Here’s how:

  • Replace metal furniture with tables and chairs that are made from materials that feel warmer to the touch, like wood that are also suitable for all the other seasons.
  • Got steel chairs? Add cushions for extra warmth but also a cheaper alternative if replacing an entire set of furniture is not in the cards, just yet.
  • Outdoor portable heaters – electric/gas are another great way to heat up your restaurant if you have an outdoor seated area.
  • Rent out small blankets for a deposit to your customers while they dine. If they forgot to bring it back which they most likely will, that deposit has you covered.
  • Get warmer lighting fixtures to compliment the mood of the restaurant or get candles.
  • Have a great playlist that blends with the restaurant’s personality if not to set the mood.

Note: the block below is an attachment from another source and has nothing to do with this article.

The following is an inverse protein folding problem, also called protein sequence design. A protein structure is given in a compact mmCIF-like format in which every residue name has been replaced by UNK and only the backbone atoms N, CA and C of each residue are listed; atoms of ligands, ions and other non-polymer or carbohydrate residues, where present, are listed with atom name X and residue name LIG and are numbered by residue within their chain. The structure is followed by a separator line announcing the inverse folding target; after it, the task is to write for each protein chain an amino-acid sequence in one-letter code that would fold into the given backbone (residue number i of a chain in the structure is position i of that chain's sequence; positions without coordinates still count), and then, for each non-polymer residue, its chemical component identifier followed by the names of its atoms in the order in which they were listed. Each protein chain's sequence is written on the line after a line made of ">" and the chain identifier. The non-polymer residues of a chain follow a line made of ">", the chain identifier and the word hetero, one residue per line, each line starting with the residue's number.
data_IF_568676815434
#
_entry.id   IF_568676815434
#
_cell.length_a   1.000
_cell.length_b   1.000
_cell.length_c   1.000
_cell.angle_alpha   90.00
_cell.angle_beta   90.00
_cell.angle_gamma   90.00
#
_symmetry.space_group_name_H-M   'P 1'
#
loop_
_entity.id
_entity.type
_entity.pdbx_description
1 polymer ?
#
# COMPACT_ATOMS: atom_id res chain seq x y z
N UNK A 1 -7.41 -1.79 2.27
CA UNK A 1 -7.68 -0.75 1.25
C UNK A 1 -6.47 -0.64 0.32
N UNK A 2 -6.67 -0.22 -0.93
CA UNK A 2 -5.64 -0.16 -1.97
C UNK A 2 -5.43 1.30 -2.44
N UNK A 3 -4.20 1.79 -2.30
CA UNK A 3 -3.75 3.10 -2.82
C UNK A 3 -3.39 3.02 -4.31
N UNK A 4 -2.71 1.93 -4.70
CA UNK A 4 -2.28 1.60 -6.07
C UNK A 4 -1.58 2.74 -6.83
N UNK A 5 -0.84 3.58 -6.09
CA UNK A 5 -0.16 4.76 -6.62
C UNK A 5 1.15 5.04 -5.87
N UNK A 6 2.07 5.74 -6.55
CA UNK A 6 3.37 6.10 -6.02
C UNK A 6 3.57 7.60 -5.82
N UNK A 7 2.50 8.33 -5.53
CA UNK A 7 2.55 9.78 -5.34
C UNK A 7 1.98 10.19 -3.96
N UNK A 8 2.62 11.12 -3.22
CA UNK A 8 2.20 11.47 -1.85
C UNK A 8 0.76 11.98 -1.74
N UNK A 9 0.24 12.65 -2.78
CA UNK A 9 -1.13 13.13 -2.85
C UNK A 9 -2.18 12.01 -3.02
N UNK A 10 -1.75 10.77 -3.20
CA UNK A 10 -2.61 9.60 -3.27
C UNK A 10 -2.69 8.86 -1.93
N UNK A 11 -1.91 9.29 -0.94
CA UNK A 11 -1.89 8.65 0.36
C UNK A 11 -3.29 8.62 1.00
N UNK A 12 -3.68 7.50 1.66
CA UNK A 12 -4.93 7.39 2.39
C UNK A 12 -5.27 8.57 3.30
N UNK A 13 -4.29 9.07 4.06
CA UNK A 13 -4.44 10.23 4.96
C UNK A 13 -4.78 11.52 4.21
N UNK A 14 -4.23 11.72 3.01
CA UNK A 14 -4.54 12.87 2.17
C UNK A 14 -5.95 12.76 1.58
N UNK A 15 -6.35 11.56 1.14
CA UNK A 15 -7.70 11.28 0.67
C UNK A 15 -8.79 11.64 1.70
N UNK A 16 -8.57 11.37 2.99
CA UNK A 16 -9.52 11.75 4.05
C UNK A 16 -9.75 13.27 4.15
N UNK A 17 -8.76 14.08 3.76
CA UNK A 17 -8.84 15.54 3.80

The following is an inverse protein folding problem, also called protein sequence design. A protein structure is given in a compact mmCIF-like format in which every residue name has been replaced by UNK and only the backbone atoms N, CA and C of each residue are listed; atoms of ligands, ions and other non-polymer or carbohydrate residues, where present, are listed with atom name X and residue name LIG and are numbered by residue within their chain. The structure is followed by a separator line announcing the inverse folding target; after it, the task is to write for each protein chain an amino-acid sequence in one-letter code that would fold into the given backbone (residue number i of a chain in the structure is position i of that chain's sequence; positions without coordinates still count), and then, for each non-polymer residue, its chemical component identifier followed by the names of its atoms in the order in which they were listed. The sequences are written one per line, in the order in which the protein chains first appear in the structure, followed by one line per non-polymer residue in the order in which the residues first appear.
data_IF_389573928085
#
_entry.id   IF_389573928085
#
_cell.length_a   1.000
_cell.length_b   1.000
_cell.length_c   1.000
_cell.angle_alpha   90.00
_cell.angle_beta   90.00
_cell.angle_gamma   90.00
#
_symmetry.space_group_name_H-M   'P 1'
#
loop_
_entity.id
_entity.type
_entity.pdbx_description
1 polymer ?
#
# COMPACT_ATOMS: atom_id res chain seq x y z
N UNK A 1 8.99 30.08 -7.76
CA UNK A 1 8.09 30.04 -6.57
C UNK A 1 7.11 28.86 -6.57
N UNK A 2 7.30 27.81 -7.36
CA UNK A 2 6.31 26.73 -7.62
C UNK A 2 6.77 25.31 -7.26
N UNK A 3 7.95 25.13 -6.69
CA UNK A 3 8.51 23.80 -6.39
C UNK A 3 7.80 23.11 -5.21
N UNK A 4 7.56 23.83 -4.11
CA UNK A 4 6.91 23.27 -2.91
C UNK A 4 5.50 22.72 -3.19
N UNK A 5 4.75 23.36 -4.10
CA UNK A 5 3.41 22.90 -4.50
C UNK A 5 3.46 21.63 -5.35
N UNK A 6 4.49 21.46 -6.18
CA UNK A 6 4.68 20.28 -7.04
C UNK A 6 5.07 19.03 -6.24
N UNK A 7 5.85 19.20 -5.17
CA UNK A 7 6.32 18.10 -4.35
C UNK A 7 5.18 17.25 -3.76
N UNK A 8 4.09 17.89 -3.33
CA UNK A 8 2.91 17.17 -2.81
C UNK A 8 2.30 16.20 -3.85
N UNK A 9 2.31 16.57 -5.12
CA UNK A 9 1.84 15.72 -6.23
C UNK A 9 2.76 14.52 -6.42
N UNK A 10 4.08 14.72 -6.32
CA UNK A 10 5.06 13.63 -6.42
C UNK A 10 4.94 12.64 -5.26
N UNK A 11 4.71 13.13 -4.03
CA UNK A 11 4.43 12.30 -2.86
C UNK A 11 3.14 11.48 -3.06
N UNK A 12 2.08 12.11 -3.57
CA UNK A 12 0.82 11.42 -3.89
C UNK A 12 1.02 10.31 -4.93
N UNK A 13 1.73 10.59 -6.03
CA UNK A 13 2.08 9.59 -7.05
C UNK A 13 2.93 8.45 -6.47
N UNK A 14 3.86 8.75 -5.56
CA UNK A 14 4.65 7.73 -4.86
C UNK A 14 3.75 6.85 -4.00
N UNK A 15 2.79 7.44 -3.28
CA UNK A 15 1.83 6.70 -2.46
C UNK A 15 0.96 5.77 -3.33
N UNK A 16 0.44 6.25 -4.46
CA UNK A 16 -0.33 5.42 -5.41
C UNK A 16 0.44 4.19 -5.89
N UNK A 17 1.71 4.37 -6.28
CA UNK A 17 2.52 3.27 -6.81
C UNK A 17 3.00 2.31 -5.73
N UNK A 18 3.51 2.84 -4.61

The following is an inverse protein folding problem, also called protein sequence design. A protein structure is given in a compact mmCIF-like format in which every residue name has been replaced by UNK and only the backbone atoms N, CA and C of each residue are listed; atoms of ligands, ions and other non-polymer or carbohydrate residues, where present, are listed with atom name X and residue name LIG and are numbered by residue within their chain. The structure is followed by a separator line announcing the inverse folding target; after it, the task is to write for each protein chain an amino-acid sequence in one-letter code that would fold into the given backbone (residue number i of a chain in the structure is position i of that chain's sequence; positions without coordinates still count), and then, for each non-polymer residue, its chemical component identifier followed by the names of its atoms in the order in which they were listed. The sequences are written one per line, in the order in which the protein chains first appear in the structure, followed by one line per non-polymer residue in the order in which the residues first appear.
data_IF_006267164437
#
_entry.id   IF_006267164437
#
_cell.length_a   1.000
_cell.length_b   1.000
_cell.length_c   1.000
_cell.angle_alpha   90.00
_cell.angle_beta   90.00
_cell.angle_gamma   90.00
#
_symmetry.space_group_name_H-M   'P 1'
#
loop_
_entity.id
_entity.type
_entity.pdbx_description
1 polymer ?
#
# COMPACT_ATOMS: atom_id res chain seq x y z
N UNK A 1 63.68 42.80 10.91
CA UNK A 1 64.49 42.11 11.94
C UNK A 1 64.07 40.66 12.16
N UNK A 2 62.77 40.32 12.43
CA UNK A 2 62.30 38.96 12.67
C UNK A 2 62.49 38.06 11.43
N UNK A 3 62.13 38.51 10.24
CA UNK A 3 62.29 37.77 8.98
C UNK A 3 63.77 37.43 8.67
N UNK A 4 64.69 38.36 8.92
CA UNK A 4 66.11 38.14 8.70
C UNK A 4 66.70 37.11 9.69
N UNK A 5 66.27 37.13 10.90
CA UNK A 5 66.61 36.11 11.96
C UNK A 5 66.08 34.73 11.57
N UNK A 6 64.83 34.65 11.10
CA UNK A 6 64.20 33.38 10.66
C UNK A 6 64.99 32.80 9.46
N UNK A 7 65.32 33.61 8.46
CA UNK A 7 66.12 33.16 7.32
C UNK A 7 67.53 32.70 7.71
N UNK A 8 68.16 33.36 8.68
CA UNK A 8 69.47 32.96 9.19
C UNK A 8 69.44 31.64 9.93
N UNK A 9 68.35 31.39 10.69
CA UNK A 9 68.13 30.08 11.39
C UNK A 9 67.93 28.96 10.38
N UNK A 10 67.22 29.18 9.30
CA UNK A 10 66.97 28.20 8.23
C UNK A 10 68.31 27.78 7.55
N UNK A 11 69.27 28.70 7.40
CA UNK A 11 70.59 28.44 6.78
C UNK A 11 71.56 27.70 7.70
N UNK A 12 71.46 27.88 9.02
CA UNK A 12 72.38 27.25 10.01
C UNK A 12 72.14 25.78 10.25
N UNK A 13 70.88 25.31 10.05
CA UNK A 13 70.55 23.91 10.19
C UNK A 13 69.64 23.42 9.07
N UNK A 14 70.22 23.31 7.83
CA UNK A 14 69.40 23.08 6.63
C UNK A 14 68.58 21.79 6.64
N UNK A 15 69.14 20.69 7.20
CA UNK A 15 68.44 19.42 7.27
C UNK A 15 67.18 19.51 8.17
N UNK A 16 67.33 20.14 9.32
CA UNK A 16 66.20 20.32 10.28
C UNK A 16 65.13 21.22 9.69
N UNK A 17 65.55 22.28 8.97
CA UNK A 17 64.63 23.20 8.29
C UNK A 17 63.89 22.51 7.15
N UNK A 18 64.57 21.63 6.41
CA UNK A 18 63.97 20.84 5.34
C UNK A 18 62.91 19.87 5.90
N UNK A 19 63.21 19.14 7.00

Promote comfort and coziness on your socials

Now that your restaurant is all warm and cozy, it’s time to let your customers know. Use your restaurant to create beautiful aesthetics that promote comfort, warmth, and hearty meals, heck the whole menu. The idea here is to create massive FOMO with relevant and engaging posts that will make people come to you.

But creating really good content can be daunting, stressful, heck even expensive. If you’re like me and don’t know where to start, the basics of content creation is where it’s at, and this was a great start for me. But if this is not for you, don’t force it. Hire a social media manager that can make your Instagram feed bring the people to you.  

Make your restaurant covid friendly

Most parents baby-proof their homes to protect their kids as they navigate in a new world. Your restaurant is the baby that needs protecting from the virus as we navigate the new normal. Restaurants must adapt to newer, more efficient, and safer design options to accommodate the new restrictions and guest experience.

Ways to “covid – proof” your restaurant:

  • If your restaurant has the space, take the opportunity to create physical distancing by spacing out the furniture aka social distancing.